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Posted: 6:00 a.m. Wednesday, May 28, 2014

The Pros And Cons Of For Sale By Owner

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By Clark Howard

ClarkHoward.com


With all the technology out there for home buyers and sellers, do real estate agents really matter anymore?

For buyers, the research you can do online and with your phone is amazing. Apps like Redfin and HomeSnap will let you drive down a street, pull out your smartphone, aim it a house and snap a picture. Based on your GPS coordinates, the apps will tell you almost everything about that property. You don't even need to know which street you're on!

So the information revolution is empowering people who are looking for a home. At the same time, a Choice Home Warranty survey found that more than two-thirds of Americans don't trust real estate agents.

Real estate agents are salespeople. They try to get the deal done. Sometimes an agent has to be part shrink and part salesperson to shepherd a deal across the finish line. Maybe times you may feel like an agent is not there for you because they try to get the deal done.

Here's a look at the pros and cons of FSBOs

So time and time again, I get the question: With all the technology out there to help you and get you listed on the MLS, should you do a FSBO (for sale by owner)?

My answer depends. If you have the personality of a merchant and can embark on a well-planned sales and marketing campaign; if you can drop everything to sell the home; if you can have thick skin when a potential buyer looking at your house disses your decorating or whatever it may be, then maybe you're OK to try to sell your home yourself.

But selling your home yourself is more than just getting a "HOME FOR SALE" sign in the yard. You need to have a sales plan. And be smart about it: Even if you're trying to cut the commission out, always put 'Agents Protected' on your sign.

If you're going to go the strict FSBO route, you can list your property on the MLS free of charge and get more info on sites like Owners.com and FSBOGuide.com.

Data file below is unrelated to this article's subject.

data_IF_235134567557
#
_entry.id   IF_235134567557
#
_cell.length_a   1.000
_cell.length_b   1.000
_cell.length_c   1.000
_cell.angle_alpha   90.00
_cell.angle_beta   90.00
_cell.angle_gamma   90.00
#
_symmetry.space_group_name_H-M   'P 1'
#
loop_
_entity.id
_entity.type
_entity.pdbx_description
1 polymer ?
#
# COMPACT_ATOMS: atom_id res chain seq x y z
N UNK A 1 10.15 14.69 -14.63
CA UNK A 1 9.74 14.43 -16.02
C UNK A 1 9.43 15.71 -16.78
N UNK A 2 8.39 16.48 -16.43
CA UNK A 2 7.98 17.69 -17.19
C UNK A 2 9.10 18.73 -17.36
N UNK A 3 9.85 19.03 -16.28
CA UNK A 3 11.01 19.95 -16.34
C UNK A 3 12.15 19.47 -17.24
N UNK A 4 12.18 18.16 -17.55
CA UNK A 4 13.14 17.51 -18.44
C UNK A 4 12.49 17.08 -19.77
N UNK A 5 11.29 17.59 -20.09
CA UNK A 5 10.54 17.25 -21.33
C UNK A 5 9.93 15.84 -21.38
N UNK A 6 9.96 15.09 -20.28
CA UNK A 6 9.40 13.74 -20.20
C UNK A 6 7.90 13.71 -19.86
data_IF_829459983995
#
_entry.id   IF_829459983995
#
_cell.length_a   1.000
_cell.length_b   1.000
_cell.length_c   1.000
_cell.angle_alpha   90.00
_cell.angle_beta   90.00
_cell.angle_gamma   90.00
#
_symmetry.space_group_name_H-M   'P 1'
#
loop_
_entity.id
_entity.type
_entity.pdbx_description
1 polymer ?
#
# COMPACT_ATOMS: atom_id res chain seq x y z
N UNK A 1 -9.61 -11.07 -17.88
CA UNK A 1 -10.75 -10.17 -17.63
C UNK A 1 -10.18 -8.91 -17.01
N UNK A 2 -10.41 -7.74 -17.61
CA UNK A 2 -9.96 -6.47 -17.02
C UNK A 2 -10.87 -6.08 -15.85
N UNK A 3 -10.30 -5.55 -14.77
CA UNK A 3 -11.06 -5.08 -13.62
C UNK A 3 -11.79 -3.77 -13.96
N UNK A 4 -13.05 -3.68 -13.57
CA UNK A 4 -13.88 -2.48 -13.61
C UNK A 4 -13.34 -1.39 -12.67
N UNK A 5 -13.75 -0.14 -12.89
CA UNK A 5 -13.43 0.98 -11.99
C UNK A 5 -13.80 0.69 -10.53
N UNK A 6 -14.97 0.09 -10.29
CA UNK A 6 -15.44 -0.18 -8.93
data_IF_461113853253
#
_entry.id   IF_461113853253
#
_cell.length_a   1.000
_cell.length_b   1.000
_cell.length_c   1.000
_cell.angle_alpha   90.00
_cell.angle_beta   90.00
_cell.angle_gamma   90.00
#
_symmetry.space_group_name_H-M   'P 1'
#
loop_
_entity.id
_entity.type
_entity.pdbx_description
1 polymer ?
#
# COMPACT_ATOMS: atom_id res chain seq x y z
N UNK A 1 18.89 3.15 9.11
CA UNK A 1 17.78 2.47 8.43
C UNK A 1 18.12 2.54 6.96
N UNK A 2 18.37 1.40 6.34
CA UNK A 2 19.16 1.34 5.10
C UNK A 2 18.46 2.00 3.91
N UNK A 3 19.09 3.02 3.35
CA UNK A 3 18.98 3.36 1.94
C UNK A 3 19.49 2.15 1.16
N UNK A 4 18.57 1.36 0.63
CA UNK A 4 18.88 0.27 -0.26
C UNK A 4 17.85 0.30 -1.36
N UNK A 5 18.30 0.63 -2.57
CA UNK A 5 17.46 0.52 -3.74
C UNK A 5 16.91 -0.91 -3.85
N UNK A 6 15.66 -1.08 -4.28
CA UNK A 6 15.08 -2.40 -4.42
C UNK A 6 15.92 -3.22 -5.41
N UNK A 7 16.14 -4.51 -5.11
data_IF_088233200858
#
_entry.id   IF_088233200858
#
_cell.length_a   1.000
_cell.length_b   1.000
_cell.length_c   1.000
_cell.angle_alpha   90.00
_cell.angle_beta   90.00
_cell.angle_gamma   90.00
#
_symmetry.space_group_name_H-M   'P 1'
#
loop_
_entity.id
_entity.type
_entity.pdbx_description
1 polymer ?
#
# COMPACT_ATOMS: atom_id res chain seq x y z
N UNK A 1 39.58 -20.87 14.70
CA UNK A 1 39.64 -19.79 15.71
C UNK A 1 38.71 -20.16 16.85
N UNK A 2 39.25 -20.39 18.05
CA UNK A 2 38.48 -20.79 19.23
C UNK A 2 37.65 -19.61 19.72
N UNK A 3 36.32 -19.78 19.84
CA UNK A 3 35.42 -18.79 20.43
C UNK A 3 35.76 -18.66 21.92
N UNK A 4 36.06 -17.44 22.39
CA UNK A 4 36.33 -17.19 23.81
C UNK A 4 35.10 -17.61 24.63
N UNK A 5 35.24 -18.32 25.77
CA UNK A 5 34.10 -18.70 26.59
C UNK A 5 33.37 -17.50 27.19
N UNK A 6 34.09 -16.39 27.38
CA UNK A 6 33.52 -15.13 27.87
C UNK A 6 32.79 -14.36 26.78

A compromise might be other alternatives out there like the hybrid services from RedFin and YourIgloo.com (a flat-fee MLS listing service) that allow you to pay fees or much lower commissions for a package of services or for individual services. For example, maybe you're busy and want the agency to do a showing for you, then you pay a fee for that. I think the hybrid methods beat the true FSBO route.

What's the best time of year to list your home?

People often think of listing a home sometime during April, May, or June. The idea is that listing in the spring during prime selling season will get you the highest price.

Yet syndicated financial writer Kenneth Harney says that's actually not true. In city after city, starting a new listing in winter will actually get you a higher amount of money for the sale of your home on average. Every home is different, of course.

The reason is that home prices actually peak in late winter/early spring when the least number of properties are on the market, but people are already out looking.

So you'll make more money by avoiding the common wisdom.

On the other hand, older listings that have sat on the market can be a real deal for buyers once they hit Nov. 1. That's because sellers tend to capitulate particularly if they're still on the market around the holidays. They become 'motivated sellers' in the terminology of the industry.

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